Changes percolating at eateries
Published: Thursday, December 1, 2011 at 6:01 a.m.
Last Modified: Wednesday, November 30, 2011 at 1:49 p.m.
Blue Water Bay
Blue Water Bay unveiled its new Gainesville location at 12 SE 2nd Ave. with a soft opening on Nov. 17 for dinner. It is not yet open for lunch, but the restaurant will be available to book large catering events or luncheons until it is later opened for general lunch-time meals, said Byron Terwillegar, who owns the Gainesville restaurant with Billy Scheel and Shawn Shepherd.
He said the menu changes each season. It focuses on Florida seafood and locally sustainable foods, and about 30 percent of the menu consists of daily specials, which depend on the availability of ingredients.
According to the owners, the location was built in 1910 as a livery stable. It was then used for automobile parking and storage until 1973 when it was turned into 12 East, a Creole-style restaurant. More recently, it was The Sovereign Restaurant for 30 years and then Ti Amo. Blue Water Bay underwent renovations to restore the building to its original appearance.
"It's just a great setting for a restaurant, especially being in the middle of downtown," Terwillegar said.
Smokehouse Gourmet Barbecue
The former Rue Bar has been remodeled into a restaurant.
Smokehouse Gourmet Barbecue at 104 S. Main St. is scheduled for a soft opening early this month. Michael Nabers, founder of Smokehouse Gourmet Barbecue and the previous owner of Rue Bar, wanted to find a better use for the location. Compared to a nightclub, a restaurant will serve a larger clientele and be open for more hours.
"I wanted to bring the property to its highest use, and I feel that Smokehouse is the highest and best use of the property," he said.
Its menu will include traditional barbecue and barbecue with a twist, such as the almond crusted mahi mahi with a rum orange beurre blanc sauce.
The restaurant will also showcase the location's history. The tables are made from 110-year-old wood taken from the attic and the interior is airbrushed with images of the intersection between 1880 and 1920. Nabers said he wanted to teach others about Gainesville's history.
"I realized how rich Gainesville's past was," he said.
Tony's Pizza is now open at 4126 NW 6th St. serving pizza, pasta dishes, calzones, strombolis, subs, wings and salads.
Blue Sky Cafe
Blue Sky Cafe opened in the former Ben and Jerry's at 3773 Archer Road.
The restaurant serves sandwiches and wraps made with Boar's Head meats and cheeses, hand-tossed salads, flatbread pizzas and breakfast sandwiches, said owner Stan Given, who also owns four Moe's Southwest Grills, The Flying Biscuit Cafe, Heavenly Ham and a Planet Smoothie in Gainesville.
He said the market niche for quality sandwiches and salads was underserved. Also, he described Archer Road as "restaurant road," saying the area's traffic is good for restaurants.
13th Street Palace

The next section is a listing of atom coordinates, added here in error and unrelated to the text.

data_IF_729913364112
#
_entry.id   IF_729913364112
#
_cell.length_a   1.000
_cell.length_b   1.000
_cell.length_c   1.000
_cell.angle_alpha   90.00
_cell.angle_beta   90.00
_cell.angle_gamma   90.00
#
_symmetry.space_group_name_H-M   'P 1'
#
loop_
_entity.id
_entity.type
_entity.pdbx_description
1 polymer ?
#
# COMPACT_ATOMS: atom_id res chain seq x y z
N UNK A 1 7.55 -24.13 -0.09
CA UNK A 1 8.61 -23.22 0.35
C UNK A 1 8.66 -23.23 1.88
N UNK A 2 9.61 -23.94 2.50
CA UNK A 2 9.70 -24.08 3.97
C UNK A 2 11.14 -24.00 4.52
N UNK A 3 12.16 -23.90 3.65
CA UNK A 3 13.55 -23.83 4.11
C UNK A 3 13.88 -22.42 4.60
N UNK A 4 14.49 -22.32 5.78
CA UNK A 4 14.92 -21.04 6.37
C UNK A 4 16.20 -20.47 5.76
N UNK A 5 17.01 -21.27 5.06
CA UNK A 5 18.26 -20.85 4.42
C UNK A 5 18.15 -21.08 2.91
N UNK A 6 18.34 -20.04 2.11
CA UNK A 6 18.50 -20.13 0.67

The 13th Street Palace closed one month after its opening.
Richard Young, his girlfriend Shannon Holzer and his sister-in-law Shelley Carver had a disagreement on how to conduct the business. There also were arguments between Young and Holzer and the landlord, Jim Larsen, about who should handle repairs.
Holzer said the upfront costs for repairs were so high they were unable to get off the ground. They thought the landlord should have paid for these repairs.
Larsen said the responsibility of repairs was clearly stated in the lease.
According to a copy sent to The Sun by Carver, the landlord was responsible for the maintenance of the exterior wall, foundation, roof and buried conduits. The tenant was responsible for all other repairs and maintenance to the interior, windows, doors, storefront, heating, air and plumbing.
Larsen said he is looking to lease the building to another restaurant.
There is an interested party at the moment, but Larsen is in negotiations and could not disclose it.
Kickin' Devil Cafe
Kickin' Devil Cafe quit serving lunch in early November. Instead, the New Orleans-style restaurant at 2017 NE 27th Ave. will be renting its extra space to a hot dog stand for lunch and another vendor, which is still in negotiations, for breakfast.
It will still have its Cajun food and blues music for dinners Thursday, Friday and Saturday nights, and it also will continue lunch and dinner catering.
Mary Jane Brunel, the marketing director, said the restaurant's food isn't suited for lunch-time customers. They want something quick and easy, and the restaurant isn't willing to sacrifice quality for convenience. As an alternative, the carts will provide customers with "good home cooking but stuff that's going to be inexpensive and fast," she said.
The hot dog stand was scheduled to start on Tuesday, and the breakfast vendor will be starting shortly after.
Andrea Rumbaugh is a Gainesville Sun correspondent.
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